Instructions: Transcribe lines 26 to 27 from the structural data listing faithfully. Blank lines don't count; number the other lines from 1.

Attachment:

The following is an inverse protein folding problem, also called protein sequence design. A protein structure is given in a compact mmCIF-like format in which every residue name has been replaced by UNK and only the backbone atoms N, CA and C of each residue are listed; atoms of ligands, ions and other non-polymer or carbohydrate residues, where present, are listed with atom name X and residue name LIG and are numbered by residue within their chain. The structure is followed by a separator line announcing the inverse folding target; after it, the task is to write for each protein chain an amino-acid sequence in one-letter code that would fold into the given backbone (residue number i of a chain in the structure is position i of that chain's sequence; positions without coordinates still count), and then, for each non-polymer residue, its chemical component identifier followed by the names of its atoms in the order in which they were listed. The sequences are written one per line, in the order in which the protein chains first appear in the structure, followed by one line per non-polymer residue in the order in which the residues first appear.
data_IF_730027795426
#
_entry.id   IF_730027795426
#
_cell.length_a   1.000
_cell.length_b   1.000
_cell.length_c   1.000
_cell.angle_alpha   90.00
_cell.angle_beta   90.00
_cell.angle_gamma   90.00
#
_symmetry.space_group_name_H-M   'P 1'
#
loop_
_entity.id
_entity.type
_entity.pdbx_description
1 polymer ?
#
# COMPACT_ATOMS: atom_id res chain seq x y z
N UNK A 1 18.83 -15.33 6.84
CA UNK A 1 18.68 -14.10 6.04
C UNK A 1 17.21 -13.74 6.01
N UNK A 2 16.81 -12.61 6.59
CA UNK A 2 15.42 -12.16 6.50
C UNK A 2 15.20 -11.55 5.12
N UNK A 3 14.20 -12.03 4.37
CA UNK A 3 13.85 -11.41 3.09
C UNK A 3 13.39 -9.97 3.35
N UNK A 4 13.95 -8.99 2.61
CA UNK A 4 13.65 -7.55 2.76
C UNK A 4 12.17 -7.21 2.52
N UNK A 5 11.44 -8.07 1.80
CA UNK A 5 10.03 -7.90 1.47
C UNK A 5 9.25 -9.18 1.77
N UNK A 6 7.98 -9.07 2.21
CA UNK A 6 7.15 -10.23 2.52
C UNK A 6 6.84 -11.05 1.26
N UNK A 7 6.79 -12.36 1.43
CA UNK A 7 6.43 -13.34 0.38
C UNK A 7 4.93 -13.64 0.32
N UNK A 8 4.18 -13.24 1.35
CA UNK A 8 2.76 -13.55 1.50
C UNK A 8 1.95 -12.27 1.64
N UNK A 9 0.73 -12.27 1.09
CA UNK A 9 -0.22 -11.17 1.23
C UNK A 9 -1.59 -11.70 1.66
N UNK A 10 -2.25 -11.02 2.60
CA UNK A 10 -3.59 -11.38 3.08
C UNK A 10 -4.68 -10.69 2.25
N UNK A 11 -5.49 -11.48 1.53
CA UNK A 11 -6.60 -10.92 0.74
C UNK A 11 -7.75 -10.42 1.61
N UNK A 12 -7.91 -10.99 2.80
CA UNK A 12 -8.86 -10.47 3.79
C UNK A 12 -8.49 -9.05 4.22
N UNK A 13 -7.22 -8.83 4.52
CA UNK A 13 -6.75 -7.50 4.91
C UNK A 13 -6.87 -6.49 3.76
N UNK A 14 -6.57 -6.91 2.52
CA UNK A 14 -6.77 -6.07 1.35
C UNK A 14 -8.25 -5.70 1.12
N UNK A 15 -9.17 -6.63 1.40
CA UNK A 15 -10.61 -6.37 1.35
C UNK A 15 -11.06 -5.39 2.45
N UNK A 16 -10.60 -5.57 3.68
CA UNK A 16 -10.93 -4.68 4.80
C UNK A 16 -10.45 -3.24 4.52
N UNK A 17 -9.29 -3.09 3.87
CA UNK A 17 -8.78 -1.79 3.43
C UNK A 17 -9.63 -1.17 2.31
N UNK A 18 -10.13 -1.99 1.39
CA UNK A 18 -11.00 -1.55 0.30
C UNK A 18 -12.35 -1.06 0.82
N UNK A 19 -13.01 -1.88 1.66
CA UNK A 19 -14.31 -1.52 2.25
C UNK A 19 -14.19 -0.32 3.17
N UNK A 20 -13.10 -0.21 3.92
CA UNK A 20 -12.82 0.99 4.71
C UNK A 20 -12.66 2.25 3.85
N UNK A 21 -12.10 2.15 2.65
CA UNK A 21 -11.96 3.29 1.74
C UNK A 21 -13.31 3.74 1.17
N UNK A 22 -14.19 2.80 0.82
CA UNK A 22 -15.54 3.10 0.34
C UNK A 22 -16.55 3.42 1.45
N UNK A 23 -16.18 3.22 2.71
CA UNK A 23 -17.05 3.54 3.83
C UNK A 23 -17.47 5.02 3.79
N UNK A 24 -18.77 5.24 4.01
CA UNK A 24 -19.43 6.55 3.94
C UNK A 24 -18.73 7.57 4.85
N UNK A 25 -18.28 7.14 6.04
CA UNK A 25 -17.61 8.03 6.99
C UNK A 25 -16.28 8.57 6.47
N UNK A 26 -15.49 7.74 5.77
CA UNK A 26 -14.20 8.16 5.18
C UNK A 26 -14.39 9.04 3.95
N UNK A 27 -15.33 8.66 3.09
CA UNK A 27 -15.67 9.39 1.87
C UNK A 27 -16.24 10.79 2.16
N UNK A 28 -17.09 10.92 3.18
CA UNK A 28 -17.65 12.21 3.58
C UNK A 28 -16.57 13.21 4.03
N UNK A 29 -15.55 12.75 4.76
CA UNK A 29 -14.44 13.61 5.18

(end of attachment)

CA UNK A 2 15.42 -12.16 6.50
C UNK A 2 15.20 -11.55 5.12